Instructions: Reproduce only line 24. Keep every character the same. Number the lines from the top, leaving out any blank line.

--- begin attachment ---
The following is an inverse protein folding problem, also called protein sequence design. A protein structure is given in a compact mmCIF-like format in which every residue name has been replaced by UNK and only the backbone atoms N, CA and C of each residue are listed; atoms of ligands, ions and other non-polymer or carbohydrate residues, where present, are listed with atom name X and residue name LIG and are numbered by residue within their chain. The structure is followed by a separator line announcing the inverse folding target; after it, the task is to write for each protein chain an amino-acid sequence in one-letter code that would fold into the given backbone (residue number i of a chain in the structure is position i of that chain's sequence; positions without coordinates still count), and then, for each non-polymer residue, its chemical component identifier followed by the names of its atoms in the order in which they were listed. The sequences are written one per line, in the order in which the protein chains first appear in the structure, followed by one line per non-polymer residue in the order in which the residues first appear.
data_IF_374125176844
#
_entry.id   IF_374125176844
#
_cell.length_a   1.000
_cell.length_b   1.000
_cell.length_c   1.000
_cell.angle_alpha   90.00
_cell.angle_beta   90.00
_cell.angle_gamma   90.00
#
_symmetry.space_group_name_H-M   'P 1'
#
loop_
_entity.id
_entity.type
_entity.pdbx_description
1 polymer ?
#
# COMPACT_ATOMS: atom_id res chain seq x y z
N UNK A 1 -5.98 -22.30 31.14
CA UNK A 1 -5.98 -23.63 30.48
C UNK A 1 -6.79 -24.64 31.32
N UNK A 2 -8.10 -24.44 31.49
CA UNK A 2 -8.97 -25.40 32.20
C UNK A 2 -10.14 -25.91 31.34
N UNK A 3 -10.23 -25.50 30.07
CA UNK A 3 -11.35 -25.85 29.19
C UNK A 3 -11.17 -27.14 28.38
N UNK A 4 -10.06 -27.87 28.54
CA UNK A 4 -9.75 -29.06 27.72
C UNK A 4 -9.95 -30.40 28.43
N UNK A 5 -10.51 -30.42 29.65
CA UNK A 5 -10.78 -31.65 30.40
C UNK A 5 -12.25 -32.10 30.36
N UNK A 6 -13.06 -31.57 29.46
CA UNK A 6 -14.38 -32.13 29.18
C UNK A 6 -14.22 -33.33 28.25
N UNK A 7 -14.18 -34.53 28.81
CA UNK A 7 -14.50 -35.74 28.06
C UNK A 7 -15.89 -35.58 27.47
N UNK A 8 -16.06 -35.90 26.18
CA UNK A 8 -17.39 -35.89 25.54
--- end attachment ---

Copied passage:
C UNK A 1 -6.79 -24.64 31.32